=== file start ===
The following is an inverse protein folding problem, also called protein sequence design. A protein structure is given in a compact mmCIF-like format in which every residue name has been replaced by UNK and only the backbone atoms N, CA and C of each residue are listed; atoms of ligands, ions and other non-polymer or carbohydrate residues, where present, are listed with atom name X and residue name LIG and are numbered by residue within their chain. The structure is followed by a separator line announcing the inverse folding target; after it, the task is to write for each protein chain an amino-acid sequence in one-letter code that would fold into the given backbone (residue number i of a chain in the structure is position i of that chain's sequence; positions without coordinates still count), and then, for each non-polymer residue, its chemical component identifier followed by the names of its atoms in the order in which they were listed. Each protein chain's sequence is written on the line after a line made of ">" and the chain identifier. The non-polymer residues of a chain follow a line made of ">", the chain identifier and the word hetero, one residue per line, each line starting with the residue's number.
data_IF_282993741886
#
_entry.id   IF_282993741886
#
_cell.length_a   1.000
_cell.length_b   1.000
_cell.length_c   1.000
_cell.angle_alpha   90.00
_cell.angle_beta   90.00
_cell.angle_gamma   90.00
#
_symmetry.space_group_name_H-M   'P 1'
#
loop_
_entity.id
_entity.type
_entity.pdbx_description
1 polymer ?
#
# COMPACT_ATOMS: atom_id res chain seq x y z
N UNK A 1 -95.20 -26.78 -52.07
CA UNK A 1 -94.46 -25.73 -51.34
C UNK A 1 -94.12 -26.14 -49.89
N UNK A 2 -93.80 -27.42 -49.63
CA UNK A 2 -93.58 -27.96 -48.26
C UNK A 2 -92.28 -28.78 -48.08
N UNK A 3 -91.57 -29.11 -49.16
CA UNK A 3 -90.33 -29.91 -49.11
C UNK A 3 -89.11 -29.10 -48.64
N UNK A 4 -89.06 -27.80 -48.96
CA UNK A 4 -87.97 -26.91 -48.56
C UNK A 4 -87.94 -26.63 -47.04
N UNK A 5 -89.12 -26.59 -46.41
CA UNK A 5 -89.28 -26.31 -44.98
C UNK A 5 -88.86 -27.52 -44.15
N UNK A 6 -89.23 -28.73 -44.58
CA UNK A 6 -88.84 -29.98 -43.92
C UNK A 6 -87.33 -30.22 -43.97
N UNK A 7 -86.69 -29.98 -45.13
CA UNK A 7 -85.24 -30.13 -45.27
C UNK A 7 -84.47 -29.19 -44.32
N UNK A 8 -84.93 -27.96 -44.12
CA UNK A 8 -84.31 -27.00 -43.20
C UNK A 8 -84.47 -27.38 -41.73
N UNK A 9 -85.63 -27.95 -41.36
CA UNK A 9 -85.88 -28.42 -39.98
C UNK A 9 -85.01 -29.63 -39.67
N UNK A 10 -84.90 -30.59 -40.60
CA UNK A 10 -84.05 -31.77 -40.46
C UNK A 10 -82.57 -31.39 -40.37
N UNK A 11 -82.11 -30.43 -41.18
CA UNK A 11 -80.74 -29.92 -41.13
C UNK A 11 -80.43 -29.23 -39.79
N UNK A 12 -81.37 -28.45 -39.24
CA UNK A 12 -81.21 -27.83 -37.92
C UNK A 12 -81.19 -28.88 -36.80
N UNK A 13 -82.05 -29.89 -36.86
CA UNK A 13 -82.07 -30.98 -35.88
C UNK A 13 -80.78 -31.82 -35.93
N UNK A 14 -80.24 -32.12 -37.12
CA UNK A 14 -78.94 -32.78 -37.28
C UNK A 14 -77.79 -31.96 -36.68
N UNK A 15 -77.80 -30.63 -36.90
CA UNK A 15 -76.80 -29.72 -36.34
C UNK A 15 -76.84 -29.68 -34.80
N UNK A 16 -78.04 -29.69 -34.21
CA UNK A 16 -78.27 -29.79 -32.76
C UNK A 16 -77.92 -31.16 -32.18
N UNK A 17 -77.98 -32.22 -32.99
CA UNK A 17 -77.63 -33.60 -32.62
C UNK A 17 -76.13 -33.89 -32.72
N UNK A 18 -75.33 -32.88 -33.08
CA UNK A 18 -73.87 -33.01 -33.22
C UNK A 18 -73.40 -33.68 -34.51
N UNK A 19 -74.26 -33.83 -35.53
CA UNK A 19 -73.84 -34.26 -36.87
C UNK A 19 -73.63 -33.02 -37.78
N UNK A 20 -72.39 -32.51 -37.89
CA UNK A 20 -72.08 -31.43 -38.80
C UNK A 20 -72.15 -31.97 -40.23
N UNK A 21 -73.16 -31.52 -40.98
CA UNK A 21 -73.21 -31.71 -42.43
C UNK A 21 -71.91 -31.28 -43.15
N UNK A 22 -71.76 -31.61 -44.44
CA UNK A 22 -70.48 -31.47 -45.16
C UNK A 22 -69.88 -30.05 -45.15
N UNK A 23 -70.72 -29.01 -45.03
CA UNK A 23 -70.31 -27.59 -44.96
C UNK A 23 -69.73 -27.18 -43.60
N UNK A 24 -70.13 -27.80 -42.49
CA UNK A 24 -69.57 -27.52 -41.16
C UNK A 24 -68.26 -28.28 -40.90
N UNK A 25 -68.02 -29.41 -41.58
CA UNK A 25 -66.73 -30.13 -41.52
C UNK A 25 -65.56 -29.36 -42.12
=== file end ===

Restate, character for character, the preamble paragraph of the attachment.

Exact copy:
The following is an inverse protein folding problem, also called protein sequence design. A protein structure is given in a compact mmCIF-like format in which every residue name has been replaced by UNK and only the backbone atoms N, CA and C of each residue are listed; atoms of ligands, ions and other non-polymer or carbohydrate residues, where present, are listed with atom name X and residue name LIG and are numbered by residue within their chain. The structure is followed by a separator line announcing the inverse folding target; after it, the task is to write for each protein chain an amino-acid sequence in one-letter code that would fold into the given backbone (residue number i of a chain in the structure is position i of that chain's sequence; positions without coordinates still count), and then, for each non-polymer residue, its chemical component identifier followed by the names of its atoms in the order in which they were listed. Each protein chain's sequence is written on the line after a line made of ">" and the chain identifier. The non-polymer residues of a chain follow a line made of ">", the chain identifier and the word hetero, one residue per line, each line starting with the residue's number.